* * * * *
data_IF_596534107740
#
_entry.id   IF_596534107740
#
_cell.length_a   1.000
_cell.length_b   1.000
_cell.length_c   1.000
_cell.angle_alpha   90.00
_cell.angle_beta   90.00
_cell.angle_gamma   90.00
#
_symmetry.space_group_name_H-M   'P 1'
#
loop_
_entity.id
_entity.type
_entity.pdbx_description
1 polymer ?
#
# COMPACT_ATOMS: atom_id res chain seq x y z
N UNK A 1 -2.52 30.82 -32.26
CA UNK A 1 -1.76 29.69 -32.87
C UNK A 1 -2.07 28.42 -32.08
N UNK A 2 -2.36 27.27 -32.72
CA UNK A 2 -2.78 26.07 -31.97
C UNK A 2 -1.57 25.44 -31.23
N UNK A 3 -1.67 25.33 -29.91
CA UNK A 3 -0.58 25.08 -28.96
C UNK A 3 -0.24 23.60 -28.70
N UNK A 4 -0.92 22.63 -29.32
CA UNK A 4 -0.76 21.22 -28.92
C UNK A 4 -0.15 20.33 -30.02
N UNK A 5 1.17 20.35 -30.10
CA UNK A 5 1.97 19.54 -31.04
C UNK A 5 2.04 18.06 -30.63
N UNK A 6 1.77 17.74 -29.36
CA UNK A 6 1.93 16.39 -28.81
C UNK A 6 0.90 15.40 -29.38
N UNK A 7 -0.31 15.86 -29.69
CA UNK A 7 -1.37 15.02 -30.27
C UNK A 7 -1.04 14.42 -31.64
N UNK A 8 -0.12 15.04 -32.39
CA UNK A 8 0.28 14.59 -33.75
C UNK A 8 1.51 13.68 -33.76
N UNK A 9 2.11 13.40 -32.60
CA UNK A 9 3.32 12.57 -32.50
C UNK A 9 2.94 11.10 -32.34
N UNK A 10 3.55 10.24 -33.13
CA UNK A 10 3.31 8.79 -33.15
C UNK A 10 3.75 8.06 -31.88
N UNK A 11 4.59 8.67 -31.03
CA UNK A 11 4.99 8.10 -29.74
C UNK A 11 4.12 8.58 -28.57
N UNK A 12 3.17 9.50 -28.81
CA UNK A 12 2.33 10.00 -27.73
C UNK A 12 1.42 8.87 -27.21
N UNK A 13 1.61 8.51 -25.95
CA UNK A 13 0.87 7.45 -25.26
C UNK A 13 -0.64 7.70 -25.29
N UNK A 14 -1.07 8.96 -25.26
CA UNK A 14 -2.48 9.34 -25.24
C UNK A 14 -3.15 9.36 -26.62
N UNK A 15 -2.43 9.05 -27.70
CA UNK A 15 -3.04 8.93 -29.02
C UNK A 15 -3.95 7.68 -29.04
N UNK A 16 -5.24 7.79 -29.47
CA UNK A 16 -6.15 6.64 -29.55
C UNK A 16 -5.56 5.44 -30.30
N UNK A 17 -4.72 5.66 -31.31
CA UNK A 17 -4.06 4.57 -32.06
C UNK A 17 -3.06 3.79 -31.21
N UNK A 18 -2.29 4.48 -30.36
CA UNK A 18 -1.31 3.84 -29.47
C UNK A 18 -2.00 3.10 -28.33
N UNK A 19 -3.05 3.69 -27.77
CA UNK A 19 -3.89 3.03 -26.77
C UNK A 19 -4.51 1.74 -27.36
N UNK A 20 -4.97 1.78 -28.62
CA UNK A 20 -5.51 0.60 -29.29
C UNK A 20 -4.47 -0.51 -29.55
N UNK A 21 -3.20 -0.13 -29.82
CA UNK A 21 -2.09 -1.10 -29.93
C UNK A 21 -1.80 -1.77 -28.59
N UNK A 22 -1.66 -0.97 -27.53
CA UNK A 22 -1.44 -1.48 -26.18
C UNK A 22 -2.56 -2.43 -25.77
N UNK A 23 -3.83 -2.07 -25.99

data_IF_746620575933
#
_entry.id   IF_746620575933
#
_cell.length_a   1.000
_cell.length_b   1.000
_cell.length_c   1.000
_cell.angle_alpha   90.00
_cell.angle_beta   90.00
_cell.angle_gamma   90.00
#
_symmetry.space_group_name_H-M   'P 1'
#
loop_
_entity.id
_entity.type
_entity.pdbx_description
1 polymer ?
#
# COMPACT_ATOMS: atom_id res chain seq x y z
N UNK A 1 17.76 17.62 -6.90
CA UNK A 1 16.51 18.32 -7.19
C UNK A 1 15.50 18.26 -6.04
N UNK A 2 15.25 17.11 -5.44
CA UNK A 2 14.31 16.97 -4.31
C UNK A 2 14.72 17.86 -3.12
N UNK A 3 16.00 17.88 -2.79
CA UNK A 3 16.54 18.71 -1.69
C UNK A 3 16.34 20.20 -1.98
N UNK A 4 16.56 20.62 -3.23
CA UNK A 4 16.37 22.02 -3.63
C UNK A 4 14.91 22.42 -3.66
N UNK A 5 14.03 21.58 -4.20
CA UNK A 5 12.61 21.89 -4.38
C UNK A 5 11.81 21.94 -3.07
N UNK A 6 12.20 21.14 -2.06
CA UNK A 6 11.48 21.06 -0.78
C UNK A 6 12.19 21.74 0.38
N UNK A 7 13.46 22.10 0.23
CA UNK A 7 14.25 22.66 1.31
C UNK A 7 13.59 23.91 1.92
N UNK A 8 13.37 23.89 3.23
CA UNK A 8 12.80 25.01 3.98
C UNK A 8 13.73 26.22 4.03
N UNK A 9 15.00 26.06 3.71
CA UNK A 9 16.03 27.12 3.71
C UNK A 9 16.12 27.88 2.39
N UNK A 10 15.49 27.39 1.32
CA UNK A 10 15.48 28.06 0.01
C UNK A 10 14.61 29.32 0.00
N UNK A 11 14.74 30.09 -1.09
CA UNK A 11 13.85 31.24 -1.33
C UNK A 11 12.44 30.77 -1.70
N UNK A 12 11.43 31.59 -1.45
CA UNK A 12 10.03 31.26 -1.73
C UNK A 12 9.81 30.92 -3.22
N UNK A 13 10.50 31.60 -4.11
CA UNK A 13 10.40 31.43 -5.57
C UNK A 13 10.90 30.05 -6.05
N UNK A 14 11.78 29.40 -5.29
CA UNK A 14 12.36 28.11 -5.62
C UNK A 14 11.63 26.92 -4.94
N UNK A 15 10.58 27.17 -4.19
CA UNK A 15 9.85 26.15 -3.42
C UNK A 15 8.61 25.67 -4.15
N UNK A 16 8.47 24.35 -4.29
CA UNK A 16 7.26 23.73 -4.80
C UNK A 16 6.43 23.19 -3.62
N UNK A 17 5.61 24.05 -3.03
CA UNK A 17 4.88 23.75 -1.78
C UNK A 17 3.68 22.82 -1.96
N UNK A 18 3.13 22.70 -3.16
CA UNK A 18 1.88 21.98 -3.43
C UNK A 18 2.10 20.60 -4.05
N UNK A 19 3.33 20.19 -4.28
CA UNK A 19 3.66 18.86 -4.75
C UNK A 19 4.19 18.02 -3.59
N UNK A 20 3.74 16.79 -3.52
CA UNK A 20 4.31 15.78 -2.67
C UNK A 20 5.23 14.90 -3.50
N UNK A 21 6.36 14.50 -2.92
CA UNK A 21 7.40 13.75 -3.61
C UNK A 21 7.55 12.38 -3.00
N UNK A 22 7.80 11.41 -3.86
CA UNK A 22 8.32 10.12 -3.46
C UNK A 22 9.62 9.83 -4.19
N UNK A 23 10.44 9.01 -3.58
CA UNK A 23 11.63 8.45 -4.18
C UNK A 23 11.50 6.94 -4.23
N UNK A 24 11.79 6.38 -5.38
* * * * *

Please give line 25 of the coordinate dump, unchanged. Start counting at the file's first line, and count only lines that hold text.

CA UNK A 2 -2.78 26.07 -31.97